When applying for a job, there are many things to think about. From company culture to your skills to whether the job is a good fit to how much money you will make, your mind is likely in overdrive as you submit your resume. Today, we want to talk about a hot topic: salary expectations. While this is certainly an important facet to your career and whether you choose to take a position, there is a time to approach your salary when interviewing.

Let’s discuss this further.

What is important to you?

While your salary is important, there may be other factors to consider that outweigh how much money you will make. For example, what are the benefits associated with the position? Is there room to grow within the organization? Is the culture and scope of the job fitting for you and your skills? Is the position flexible and encourages work/life balance? Often, these types of questions can help you decide on whether the job will be a good choice for you or not, despite the salary.

Show your value

Your skills-based resume has already shown your value to the hiring manager, so once you get an interview, be sure to continue to build that further. Have concrete examples of what you have accomplished in previous positions. This is not the time to be generic and offer cookie cutter answers. Be clear and concise with your achievements and go into detail about the problems you were faced with, and the solutions you provided. This will help solidify your value add to the position, making discussing your salary, and your worth, much easier when the time arises.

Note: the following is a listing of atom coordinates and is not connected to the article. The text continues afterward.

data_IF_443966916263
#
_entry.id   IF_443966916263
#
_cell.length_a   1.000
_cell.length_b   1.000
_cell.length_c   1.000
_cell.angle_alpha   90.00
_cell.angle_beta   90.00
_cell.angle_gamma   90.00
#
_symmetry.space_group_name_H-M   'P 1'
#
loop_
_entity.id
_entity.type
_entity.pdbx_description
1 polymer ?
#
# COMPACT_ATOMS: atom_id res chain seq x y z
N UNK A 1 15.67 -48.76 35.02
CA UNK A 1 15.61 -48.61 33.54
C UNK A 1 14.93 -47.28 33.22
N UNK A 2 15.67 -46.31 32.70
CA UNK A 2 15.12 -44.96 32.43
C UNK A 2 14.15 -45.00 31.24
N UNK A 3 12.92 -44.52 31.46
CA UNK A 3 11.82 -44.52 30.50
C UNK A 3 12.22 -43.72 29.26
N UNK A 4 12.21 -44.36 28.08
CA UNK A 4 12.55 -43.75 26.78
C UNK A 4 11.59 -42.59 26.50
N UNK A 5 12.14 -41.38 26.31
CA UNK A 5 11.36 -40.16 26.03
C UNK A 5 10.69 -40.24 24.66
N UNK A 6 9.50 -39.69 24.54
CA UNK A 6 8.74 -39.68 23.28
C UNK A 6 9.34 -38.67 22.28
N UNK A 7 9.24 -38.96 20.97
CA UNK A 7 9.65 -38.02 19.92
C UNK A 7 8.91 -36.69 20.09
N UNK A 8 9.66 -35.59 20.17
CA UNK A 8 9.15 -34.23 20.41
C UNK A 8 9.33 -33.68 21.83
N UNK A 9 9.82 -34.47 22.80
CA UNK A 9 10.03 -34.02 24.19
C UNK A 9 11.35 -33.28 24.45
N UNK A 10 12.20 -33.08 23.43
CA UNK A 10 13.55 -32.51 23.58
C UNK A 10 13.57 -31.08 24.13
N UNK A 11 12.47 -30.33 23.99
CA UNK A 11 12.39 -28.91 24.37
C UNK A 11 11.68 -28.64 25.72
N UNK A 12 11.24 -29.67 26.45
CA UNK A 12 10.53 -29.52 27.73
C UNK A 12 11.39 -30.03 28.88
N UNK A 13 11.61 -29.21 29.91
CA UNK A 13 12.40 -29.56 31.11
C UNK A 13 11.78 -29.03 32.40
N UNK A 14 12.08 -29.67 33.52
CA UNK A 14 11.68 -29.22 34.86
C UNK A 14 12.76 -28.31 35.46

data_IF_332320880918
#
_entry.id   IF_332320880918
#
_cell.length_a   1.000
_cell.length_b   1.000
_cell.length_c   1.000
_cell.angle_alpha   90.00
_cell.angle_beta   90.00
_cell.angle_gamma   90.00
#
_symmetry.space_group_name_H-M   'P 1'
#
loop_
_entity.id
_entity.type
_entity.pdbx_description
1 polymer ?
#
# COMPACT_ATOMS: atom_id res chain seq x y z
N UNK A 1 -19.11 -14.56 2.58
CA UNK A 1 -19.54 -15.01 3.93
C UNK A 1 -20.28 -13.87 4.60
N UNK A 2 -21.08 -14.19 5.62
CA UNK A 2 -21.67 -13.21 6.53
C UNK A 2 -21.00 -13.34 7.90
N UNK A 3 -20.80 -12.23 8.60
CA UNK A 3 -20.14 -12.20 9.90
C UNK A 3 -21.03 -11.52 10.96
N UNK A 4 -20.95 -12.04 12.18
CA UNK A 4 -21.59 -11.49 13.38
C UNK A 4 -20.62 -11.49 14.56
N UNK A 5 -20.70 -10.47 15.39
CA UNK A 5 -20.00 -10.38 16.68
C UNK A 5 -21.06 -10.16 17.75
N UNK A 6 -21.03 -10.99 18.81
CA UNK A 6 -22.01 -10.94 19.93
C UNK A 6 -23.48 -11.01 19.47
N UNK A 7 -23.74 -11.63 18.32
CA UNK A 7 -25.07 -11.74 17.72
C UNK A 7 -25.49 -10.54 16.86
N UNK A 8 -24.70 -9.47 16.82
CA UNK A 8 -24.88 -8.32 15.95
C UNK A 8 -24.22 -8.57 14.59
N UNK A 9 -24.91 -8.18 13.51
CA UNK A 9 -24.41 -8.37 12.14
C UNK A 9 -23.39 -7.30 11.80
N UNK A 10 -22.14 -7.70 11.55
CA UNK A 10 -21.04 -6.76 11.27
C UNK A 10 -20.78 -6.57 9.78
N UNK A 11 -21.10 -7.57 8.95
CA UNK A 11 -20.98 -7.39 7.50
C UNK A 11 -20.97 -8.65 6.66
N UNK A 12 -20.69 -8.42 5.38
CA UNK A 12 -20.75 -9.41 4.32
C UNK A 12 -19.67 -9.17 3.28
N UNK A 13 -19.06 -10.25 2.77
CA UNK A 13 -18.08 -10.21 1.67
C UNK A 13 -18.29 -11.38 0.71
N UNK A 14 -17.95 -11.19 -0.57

Know the right time

While the question of salary may be discussed in the early part of the interviewing process, we suggest you wait until there is advancement in the process, such as second interview, or when a formal offer is presented. In some instances, hiring managers may use the question of salary to weed out candidates who are asking for too much. If the job aligns with most of your “pros” list, you are likely more open to negotiate your salary when the offer is given.

If the question is asked of you, you may want to consider answering with a salary range, rather than a concrete number. You can also express that you are excited to learn more about the job, your responsibilities, and salary expectations as you move forward in the interview process.

There are several advantages of waiting until a formal offer is given. You have been selected as the ideal candidate, which puts you in the perfect position for negotiating. Since other candidates have been dismissed, there are less options at this point than there was at the start of the interviewing process. Lastly, once the offer has been given, you are in a better position to decide what you think is fair, as the offer letter will include more about what the job entails.

We understand the importance of salary. You want to be compensated fairly for your skills and for the value you will bring to this new position. However, timing is key! Don’t rush the conversation but be prepared for when the time comes.

If you are curious about interview questions, please give us a call. Our team is here to help.